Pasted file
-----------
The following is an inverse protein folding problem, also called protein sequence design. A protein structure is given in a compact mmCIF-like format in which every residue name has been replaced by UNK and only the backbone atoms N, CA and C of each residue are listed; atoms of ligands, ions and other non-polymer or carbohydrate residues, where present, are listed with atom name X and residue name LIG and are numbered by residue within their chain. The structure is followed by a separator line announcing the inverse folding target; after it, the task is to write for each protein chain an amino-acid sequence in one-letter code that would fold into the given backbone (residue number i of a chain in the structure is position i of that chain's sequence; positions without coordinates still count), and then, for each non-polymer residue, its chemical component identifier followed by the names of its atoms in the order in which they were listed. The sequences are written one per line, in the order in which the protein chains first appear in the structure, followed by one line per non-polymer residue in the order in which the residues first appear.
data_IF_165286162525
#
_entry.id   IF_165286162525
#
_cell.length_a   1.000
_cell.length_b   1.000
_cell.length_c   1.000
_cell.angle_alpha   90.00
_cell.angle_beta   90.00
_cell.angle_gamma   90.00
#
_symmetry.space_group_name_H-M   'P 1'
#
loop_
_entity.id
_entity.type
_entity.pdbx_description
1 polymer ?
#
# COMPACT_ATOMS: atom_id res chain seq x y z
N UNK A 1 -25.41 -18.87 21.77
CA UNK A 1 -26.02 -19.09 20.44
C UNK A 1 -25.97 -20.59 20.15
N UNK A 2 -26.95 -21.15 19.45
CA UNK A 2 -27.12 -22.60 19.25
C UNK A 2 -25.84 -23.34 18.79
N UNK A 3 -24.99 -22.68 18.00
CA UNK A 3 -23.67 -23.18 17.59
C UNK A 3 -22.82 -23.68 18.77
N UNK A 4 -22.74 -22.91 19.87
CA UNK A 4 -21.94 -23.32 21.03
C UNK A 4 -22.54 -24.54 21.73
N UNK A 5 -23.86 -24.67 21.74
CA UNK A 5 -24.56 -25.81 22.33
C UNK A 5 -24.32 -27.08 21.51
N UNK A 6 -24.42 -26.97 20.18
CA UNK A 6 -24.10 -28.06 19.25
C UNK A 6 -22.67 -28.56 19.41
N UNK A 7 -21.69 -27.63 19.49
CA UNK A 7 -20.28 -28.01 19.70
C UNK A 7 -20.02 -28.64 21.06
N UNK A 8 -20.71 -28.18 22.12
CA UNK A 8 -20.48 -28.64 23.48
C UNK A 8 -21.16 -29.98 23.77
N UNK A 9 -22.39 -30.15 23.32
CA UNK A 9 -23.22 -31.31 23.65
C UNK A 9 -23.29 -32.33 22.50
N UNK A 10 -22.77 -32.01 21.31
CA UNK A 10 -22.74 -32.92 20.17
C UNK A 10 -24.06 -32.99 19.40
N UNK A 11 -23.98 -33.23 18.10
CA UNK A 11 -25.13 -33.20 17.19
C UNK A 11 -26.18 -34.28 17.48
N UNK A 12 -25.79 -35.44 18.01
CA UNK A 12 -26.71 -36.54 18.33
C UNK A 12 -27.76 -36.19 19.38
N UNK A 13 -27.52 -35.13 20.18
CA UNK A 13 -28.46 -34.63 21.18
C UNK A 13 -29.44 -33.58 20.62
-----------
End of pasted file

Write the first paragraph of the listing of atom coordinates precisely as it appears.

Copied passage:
The following is an inverse protein folding problem, also called protein sequence design. A protein structure is given in a compact mmCIF-like format in which every residue name has been replaced by UNK and only the backbone atoms N, CA and C of each residue are listed; atoms of ligands, ions and other non-polymer or carbohydrate residues, where present, are listed with atom name X and residue name LIG and are numbered by residue within their chain. The structure is followed by a separator line announcing the inverse folding target; after it, the task is to write for each protein chain an amino-acid sequence in one-letter code that would fold into the given backbone (residue number i of a chain in the structure is position i of that chain's sequence; positions without coordinates still count), and then, for each non-polymer residue, its chemical component identifier followed by the names of its atoms in the order in which they were listed. The sequences are written one per line, in the order in which the protein chains first appear in the structure, followed by one line per non-polymer residue in the order in which the residues first appear.